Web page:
It is abundantly clear that reasonably adjusted care is a necessary component of a modern healthcare service for people with intellectual disability. This review highlights that the key to successful care provision for people with intellectual disability in acute healthcare services lies clearly with the presence of skilled, knowledgeable and experienced professionals with a background in intellectual disability. There is a growing body of evidence that this expertise can be provided through the provision of a liaison intellectual disability nursing role within the acute care setting.34 76 The intellectual disability nurse has a unique transferrable skill set that could positively impact on care in the acute setting for people with intellectual disability and support the reshaping of healthcare provision.80–84 It is clear within this review that when liaison did occur it was positively received, evaluated and successfully contributed to care.85 86 Such a means of collaborative working could assist in addressing some of the knowledge deficits and education needs described.76 87 Collaborative working has the potential to reduce fragmentation of services and improve continuity and consistency of care, thus increasing patient safety, reducing risk and improving patient outcomes.88 89
Thereby, based on the evidence, we advocate for the implementation of reasonable adjustments to promote equitable and optimum healthcare and to avoid compounding health inequalities for people with intellectual disability. Systematic identification, monitoring and recording of reasonably adjusted care is crucial. Healthcare managers working collaboratively with liaison intellectual disability nurses and other stakeholders can take the lead to promote and support the identification and implementation of reasonable adjustments throughout the entire acute hospital care experience, ensuring healthcare equity and improved healthcare outcomes for people with intellectual disability.6 7 36 38 90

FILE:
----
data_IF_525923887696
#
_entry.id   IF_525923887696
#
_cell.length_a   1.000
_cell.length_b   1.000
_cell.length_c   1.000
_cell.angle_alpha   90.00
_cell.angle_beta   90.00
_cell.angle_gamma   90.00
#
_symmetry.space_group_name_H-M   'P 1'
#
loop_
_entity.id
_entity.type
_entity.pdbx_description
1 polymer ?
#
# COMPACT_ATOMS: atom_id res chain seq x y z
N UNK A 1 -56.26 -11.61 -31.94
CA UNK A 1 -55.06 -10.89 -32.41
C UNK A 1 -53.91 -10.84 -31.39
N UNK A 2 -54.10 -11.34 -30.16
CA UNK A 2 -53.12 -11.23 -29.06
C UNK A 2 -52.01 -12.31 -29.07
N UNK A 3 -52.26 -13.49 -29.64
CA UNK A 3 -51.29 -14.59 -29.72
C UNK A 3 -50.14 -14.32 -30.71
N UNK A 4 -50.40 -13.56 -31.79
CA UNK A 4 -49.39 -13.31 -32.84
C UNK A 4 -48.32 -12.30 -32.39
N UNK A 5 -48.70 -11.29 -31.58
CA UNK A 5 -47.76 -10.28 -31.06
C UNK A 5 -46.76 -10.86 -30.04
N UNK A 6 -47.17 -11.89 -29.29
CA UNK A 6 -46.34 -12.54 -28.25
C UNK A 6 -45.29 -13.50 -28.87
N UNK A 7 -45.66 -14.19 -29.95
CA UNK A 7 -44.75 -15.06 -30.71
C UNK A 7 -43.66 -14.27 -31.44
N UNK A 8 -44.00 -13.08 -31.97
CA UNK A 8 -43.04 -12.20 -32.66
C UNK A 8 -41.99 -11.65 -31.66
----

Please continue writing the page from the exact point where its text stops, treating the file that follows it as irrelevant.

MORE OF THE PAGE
It is important that the healthcare needs of people with intellectual disability are met across the continuum of healthcare provision, including acute care settings.6 However, people with intellectual disability are experiencing hardship accessing and receiving acute care, and international evidence regarding health inequalities experienced by this population is abundant.38 To address such inequalities, reasonable adjustments need to be addressed and implemented. They should be anticipatory and person centred, meaning that measures are taken in advance to ensure that each person’s individual needs are met, thus enhancing care for vulnerable people such as people with intellectual disability.34 As evidenced in this review, the data are scarce, and it appears that research in this area remains largely at the point of identifying what needs to be adjusted rather than reporting evidence of actual implementation. However, the research does highlight the value of the liaison intellectual disability nursing role and service user input in influencing the provision of individualised, equitable and accessible healthcare. In support of a gold standard of healthcare that aligns with international policy, it is imperative that service providers, healthcare professionals and service users actively engage to identify, develop and implement reasonable adjustments within acute healthcare settings.
Contributors OD initiated the discussion with the other authors, and all authors developed the search process and criteria. OD conducted the search and exporting of results to Endnote. Results were screened by paired reviewers independently (OD/TH and OD/MM) and data extracted by each reviewer and verified by a second reviewer (OD, MM and TH). All authors contributed to the data analysis and synthesis and provided critical feedback and helped shape the review, analysis and manuscript. OD took the overall lead in writing the manuscript, and all authors agreed on the final submission.
Funding The authors have not declared a specific grant for this research from any funding agency in the public, commercial or not-for-profit sectors.
Competing interests None declared.
Patient consent for publication Not required.
Provenance and peer review Not commissioned; externally peer reviewed.
Data availability statement All data relevant to the study are included in the article.